Vultures’ guts are full of microbes that sicken other creatures, a new study finds. Conditions in the birds’ intestines are so harsh that most other bacteria that pass through them get destroyed.
“For the avian microbiome, virtually nothing is known,” says study coauthor Gary R. Graves, an ornithologist at the National Museum of Natural History in Washington, D.C. “We’re getting the very first glimpses of what is inside and on the outside of birds.”
Graves and his team examined DNA from the recent meals of 50 black and turkey vultures on the birds’ faces and in their guts. Compared with DNA swabbed from the vultures’ heads, the DNA in their intestines was completely broken down by the extreme acidic conditions, Graves and colleagues report November 25 in Nature Communications.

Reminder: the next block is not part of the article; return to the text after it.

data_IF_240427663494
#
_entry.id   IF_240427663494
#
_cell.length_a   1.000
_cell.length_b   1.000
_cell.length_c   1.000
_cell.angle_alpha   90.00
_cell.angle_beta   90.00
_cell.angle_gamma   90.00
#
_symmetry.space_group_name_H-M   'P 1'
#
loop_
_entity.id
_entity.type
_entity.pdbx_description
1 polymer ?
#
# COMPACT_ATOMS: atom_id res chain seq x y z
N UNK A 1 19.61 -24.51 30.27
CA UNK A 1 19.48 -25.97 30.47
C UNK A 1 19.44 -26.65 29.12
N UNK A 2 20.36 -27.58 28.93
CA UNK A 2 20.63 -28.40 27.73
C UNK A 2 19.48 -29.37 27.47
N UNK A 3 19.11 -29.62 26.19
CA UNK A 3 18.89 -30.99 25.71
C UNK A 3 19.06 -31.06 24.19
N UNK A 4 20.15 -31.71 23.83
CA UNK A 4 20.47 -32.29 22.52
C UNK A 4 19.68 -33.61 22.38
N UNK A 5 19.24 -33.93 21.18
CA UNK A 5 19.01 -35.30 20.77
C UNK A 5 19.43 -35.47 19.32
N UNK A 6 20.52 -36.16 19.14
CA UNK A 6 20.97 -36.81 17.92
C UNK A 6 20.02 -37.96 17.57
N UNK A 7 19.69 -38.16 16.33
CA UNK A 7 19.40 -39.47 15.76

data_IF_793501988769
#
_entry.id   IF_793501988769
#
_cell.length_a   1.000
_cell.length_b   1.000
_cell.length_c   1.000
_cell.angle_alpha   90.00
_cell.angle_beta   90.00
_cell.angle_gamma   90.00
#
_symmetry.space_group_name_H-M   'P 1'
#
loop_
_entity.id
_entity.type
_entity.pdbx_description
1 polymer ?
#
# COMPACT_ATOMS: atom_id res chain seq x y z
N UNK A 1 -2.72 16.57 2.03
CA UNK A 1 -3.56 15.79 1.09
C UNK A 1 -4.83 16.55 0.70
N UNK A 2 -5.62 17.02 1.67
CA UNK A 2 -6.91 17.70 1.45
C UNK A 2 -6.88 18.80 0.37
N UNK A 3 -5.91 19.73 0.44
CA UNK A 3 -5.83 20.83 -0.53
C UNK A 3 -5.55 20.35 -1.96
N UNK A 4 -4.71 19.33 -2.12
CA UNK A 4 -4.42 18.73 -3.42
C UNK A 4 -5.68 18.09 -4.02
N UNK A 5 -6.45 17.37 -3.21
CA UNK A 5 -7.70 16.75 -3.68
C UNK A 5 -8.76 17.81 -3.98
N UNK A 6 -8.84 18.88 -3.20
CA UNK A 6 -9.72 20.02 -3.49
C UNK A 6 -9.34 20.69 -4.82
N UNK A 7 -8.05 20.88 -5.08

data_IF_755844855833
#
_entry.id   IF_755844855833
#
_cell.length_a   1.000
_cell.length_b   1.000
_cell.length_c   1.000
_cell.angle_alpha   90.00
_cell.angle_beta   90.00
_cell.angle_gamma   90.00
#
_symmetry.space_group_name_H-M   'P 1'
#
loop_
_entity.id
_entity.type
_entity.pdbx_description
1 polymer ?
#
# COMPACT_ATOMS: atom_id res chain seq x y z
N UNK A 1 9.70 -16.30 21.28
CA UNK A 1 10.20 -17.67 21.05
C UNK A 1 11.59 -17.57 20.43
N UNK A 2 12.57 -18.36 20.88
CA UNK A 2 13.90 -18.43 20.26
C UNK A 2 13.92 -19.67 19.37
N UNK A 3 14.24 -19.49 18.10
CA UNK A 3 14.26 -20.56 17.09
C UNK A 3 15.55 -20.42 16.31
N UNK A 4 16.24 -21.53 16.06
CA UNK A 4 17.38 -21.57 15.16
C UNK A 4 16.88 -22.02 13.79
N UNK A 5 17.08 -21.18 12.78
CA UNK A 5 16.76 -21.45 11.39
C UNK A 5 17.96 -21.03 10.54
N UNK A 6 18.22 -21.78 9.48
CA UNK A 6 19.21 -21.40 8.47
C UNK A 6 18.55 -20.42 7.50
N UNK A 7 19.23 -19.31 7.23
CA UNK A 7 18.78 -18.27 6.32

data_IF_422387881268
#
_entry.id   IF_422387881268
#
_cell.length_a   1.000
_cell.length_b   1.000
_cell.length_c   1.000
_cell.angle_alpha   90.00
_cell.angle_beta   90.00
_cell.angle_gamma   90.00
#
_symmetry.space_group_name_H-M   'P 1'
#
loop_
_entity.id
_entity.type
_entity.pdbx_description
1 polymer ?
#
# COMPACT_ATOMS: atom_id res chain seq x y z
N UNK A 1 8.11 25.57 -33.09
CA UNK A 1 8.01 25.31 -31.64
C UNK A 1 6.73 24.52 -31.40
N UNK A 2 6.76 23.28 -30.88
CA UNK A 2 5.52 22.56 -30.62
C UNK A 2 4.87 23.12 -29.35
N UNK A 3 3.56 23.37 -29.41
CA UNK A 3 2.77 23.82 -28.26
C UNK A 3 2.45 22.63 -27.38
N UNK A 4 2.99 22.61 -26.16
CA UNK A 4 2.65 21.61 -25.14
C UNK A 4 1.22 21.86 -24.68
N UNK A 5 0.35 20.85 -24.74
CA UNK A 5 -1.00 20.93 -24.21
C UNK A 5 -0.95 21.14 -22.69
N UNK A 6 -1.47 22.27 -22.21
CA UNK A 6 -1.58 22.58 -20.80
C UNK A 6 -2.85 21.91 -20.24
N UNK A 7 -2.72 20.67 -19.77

The researchers also sifted through the microbiomes of the vultures’ guts and facial skin — areas exposed to dangerous bacteria when vultures feed. On average, the vultures’ faces contained about seven times as many species of bacteria as did their guts.
The most abundant bacteria were the fecal microbes Fusobacteria and Clostridia, the group that causes food poisoning and tetanus in humans.
Vultures tolerate these bacteria even though they are toxic to other animals. The bacteria may even benefit the birds by breaking down carrion in their bellies.
The vultures probably ingest these bacteria while they are subjecting their carcass feast to its final indignity; to gain easy access, vultures jam their heads into any orifice on a dead animal, including the anus.